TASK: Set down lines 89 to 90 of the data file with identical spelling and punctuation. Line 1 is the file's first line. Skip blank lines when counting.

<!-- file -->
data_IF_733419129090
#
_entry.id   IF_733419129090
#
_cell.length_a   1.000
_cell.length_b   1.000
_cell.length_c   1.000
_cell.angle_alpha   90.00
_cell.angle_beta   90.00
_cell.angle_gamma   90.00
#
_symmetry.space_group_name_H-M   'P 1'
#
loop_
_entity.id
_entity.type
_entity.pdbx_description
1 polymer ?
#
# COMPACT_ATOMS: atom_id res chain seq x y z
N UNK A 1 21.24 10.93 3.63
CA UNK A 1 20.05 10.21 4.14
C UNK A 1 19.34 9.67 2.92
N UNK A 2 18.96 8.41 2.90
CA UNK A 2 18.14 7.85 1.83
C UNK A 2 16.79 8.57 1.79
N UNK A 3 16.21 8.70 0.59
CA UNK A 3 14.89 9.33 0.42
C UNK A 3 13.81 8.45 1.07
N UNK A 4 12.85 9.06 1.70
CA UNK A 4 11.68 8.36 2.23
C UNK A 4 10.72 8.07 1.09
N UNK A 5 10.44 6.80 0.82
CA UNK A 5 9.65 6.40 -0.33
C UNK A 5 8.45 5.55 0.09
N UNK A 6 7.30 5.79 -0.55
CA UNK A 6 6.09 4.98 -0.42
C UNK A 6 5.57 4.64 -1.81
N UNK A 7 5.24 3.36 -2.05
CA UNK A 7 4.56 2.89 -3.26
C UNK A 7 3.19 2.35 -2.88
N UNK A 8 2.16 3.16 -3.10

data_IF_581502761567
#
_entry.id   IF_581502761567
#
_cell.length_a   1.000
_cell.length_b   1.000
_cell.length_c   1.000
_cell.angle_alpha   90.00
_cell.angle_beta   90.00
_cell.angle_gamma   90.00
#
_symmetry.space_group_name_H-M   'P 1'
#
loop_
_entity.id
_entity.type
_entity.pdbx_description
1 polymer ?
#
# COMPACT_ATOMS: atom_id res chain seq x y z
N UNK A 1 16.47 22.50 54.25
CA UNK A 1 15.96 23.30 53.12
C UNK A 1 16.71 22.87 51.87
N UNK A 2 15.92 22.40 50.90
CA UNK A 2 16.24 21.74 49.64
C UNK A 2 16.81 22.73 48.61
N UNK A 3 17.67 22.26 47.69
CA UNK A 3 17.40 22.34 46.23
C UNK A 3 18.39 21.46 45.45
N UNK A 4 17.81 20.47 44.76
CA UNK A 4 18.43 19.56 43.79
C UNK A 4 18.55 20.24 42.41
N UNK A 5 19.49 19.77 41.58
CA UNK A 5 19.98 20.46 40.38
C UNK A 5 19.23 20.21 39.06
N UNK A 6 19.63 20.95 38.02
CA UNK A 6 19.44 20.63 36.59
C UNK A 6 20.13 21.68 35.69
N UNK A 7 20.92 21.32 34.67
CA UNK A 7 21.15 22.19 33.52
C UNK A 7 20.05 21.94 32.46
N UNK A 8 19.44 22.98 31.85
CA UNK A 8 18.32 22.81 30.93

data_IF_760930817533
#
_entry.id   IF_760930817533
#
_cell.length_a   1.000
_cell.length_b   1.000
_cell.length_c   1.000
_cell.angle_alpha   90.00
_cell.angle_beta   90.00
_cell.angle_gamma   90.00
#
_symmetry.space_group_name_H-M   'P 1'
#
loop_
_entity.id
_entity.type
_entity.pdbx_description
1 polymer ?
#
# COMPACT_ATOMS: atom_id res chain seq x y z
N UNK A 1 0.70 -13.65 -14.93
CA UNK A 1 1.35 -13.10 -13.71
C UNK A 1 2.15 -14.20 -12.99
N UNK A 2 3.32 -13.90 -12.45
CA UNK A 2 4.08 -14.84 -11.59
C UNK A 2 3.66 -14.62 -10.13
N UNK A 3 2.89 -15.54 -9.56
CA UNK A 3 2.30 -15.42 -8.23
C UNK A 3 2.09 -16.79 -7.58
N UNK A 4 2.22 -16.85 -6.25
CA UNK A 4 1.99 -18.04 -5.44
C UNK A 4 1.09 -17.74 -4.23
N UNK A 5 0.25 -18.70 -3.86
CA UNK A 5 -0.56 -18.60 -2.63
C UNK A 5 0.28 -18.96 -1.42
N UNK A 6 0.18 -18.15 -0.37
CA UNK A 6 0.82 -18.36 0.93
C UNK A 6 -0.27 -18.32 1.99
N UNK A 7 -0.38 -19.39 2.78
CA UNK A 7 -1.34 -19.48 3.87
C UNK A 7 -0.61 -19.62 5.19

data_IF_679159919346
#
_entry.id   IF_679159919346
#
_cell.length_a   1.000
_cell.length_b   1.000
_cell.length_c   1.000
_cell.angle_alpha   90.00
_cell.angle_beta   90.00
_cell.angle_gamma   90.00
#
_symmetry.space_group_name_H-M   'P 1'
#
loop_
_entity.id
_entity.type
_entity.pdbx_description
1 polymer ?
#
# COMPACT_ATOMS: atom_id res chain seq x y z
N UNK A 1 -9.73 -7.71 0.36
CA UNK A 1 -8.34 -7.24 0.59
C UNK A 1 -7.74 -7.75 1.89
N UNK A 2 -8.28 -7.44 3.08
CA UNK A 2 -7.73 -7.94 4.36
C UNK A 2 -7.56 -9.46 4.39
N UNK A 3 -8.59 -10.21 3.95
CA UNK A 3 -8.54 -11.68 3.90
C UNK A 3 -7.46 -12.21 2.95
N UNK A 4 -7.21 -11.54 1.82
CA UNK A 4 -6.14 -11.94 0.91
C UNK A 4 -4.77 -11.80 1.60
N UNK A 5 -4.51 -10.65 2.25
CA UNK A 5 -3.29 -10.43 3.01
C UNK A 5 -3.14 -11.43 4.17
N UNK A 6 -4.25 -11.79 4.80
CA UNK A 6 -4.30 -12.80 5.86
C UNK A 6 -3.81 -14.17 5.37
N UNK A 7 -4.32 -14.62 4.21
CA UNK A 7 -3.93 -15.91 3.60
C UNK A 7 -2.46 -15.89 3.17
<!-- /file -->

#
_cell.length_a   1.000